If you were to show up at my house right now, open my freezer, and take a peek inside you’d see lots of bread (we can never get through a loaf before it starts to go bad—so we always keep our bread in the freezer); a few bags of frozen berries, beans, and veggies; and lots and lots of veggie burgers.
Veggie burgers are a “pantry staple” in our house. When the cupboards are bare and I have no idea what to make for supper, I can always fall back on the veggie burgers in the freezer.
Veggie burgers are one of those things that you really should be making at home if you haven’t been—they’re cheaper (WAY cheaper), tastier, and healthier than the store-bought alternatives. Plus, they don’t take much time at all—they definitely aren’t complicated to make. And, like I talk about above, they freeze beautifully. Meaning you can make up a giant batch every other month or so, and eat on them for weeks and weeks.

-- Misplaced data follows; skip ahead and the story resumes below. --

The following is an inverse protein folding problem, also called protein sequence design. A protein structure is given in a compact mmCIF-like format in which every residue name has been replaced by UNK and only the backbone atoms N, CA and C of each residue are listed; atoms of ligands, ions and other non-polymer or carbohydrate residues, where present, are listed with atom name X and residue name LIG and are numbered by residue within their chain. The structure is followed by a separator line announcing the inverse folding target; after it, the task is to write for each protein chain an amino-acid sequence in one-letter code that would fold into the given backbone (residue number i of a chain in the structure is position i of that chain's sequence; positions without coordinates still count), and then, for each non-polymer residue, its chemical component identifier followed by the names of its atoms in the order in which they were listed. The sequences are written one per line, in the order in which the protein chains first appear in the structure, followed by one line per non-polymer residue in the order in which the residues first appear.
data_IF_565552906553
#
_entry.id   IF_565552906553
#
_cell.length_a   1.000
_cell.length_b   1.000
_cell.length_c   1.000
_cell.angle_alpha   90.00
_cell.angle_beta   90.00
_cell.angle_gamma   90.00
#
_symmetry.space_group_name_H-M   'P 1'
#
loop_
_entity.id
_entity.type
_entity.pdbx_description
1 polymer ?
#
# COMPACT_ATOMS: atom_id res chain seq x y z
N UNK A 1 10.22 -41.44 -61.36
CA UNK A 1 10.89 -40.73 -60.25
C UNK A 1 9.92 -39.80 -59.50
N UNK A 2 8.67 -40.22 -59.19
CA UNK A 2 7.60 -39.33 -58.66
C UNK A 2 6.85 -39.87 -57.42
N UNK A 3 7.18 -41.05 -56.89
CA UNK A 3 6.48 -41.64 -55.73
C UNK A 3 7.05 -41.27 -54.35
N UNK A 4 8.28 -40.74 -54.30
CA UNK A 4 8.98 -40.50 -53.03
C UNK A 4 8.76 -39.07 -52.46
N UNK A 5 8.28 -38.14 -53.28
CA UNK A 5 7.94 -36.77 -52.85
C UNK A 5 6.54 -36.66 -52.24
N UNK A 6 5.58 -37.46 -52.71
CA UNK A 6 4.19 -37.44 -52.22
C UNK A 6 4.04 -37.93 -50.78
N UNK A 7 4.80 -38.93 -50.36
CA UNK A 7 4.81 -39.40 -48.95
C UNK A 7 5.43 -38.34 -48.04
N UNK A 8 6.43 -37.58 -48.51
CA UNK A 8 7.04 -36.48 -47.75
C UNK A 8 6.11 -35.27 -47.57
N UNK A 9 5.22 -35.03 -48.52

We rotate through three different simple veggie burgers in our house—a spicy black bean burger that is awesome topped with some guacamole, a hearty lentil-walnut burger that tastes shockingly meaty, and sweet potato chickpea burger that is my absolutely favorite. Today, I am partnering up with the awesome people at North American Pulses to bring you all three recipes plus my favorite tips and tricks to help you rock veggie burgers.
Don’t think you know what pulses are? You totally do! Pulses are the delicious, protein-packed, sustainable foods known as dry peas, chickpeas, lentils and beans. All those yummy, plant-based sources of protein? Pulses! They are so tasty, so versatile, incredibly healthy, and so affordable to cook with. If you’re looking to eat healthy but don’t think you can afford it—pulses are your best friend! The average cost of beef per serving is $1.49, whereas you can serve dry peas, chickpeas, lentils, or beans for about 10 cents per serving. TEN CENTS! If you really want to save cash, make sure you’re cooking from dry (and freezing for easy cooking).